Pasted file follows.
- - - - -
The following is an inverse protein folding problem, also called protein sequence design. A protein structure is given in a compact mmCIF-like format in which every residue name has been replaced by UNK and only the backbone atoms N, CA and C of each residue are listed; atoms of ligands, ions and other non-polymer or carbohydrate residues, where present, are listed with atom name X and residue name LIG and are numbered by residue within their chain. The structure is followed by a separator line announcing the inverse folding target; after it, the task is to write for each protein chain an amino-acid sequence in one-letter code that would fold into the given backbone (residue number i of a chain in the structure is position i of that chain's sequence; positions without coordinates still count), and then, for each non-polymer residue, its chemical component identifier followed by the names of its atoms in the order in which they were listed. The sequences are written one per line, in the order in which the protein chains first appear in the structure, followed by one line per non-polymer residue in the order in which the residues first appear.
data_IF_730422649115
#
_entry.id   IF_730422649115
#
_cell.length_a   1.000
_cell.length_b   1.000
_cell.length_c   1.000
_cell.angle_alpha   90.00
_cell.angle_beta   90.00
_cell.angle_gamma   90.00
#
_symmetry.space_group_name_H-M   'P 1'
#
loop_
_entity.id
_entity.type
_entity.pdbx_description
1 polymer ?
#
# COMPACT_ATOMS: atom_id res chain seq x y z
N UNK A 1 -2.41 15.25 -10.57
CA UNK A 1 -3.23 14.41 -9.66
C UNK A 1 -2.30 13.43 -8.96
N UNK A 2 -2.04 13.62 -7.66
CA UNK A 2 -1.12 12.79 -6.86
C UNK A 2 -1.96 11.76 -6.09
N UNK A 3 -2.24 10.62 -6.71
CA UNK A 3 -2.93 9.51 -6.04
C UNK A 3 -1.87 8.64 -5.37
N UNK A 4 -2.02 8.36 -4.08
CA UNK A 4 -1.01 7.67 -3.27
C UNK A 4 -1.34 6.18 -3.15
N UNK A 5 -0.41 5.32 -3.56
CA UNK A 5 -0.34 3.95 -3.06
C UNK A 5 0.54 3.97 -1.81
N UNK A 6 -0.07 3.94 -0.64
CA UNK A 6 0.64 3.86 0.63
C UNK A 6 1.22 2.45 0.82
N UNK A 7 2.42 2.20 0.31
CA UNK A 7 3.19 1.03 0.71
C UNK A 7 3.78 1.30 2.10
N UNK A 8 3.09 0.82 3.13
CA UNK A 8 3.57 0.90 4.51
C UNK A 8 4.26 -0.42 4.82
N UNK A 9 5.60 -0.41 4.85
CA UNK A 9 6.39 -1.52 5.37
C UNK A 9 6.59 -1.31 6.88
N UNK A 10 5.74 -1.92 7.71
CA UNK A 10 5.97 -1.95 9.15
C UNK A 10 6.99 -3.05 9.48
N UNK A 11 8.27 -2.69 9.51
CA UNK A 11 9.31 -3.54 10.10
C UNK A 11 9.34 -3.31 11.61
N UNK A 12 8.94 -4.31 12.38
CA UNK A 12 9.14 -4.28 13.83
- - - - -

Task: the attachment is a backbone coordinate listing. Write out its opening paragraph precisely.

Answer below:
The following is an inverse protein folding problem, also called protein sequence design. A protein structure is given in a compact mmCIF-like format in which every residue name has been replaced by UNK and only the backbone atoms N, CA and C of each residue are listed; atoms of ligands, ions and other non-polymer or carbohydrate residues, where present, are listed with atom name X and residue name LIG and are numbered by residue within their chain. The structure is followed by a separator line announcing the inverse folding target; after it, the task is to write for each protein chain an amino-acid sequence in one-letter code that would fold into the given backbone (residue number i of a chain in the structure is position i of that chain's sequence; positions without coordinates still count), and then, for each non-polymer residue, its chemical component identifier followed by the names of its atoms in the order in which they were listed. The sequences are written one per line, in the order in which the protein chains first appear in the structure, followed by one line per non-polymer residue in the order in which the residues first appear.